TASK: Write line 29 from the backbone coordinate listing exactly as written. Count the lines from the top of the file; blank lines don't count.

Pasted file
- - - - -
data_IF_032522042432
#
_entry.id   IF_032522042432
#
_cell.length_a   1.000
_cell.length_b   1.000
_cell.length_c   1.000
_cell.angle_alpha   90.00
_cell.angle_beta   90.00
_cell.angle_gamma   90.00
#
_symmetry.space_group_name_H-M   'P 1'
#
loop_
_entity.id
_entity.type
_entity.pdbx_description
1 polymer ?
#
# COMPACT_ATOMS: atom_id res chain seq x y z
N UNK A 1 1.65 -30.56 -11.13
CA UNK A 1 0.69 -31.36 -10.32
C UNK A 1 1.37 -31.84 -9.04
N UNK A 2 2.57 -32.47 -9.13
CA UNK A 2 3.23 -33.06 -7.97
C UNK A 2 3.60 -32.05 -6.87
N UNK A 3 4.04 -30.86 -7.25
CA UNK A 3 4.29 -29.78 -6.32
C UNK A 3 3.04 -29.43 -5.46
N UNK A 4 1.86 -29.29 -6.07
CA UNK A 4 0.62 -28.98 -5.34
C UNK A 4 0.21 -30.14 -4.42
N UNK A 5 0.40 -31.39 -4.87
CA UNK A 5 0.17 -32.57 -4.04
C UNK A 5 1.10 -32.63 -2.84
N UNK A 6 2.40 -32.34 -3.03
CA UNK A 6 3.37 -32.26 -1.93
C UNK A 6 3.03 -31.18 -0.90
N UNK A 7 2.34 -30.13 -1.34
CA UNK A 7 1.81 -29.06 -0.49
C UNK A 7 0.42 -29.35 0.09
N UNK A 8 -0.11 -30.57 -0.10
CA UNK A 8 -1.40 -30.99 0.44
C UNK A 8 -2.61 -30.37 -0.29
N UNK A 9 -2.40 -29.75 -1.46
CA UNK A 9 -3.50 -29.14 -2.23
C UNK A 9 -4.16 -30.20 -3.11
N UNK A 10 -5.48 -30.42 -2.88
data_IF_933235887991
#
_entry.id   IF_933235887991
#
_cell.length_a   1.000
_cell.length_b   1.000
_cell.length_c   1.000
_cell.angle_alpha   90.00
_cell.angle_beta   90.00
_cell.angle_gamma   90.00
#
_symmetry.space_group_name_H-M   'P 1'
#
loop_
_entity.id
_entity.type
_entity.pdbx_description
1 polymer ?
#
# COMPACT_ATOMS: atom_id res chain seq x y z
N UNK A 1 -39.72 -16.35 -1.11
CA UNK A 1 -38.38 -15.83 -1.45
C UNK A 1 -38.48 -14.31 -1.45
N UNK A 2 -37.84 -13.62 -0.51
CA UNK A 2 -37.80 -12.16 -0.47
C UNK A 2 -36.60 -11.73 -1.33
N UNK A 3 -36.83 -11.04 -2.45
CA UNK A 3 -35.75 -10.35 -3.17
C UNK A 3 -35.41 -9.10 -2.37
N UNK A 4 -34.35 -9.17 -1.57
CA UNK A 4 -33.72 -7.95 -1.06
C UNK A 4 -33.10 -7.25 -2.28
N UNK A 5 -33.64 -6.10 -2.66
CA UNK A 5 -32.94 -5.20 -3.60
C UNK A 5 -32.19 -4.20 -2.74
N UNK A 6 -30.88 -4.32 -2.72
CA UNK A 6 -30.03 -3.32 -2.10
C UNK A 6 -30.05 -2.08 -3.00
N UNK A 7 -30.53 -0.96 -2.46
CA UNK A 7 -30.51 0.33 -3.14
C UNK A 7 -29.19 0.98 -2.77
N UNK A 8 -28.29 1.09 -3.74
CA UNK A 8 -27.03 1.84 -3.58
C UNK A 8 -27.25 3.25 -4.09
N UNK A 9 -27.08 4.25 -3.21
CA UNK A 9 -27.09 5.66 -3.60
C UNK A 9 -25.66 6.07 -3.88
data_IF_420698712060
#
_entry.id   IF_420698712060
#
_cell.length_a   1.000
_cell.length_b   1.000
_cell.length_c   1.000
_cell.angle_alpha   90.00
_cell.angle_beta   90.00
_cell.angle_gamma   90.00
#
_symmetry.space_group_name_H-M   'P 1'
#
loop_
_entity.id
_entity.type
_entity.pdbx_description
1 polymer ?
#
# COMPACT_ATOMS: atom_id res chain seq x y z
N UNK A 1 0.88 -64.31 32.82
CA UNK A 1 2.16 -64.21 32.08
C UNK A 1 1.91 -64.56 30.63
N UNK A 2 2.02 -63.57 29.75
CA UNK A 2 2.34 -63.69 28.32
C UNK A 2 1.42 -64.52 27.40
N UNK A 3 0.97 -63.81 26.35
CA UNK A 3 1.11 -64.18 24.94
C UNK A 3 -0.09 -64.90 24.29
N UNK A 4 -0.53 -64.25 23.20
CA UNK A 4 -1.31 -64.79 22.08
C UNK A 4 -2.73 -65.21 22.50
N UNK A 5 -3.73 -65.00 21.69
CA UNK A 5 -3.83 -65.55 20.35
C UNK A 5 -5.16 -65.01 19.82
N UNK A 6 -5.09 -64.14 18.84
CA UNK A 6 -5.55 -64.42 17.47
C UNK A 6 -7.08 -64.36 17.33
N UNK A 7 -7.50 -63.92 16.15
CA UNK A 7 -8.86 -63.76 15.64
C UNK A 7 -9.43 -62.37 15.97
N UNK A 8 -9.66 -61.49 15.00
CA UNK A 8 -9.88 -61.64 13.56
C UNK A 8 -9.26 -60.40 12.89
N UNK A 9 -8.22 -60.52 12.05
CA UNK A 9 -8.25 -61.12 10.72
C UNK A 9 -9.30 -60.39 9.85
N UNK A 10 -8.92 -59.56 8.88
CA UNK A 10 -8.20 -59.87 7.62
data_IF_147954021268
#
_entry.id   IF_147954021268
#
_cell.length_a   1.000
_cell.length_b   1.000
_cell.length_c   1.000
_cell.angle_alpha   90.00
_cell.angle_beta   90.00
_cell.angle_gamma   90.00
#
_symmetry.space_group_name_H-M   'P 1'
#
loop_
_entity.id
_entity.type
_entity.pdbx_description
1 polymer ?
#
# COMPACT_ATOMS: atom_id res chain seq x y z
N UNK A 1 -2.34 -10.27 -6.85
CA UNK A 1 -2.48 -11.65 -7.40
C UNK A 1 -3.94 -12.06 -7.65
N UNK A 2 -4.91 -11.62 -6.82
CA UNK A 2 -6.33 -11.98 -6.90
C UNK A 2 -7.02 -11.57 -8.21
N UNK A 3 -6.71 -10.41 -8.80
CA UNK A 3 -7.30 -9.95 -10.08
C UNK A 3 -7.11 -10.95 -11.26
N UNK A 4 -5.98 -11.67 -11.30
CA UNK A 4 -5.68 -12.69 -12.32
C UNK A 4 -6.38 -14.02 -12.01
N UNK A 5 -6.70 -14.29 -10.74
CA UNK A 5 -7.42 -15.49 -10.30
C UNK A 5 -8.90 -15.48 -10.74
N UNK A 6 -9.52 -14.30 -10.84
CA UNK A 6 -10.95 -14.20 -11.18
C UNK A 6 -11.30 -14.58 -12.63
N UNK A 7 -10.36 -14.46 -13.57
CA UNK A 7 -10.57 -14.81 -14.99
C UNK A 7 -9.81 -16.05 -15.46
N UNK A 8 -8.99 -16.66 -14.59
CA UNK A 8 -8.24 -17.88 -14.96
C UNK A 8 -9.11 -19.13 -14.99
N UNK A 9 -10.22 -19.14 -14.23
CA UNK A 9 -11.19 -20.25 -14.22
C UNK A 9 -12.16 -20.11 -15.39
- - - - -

C UNK A 3 3.04 -29.43 -5.46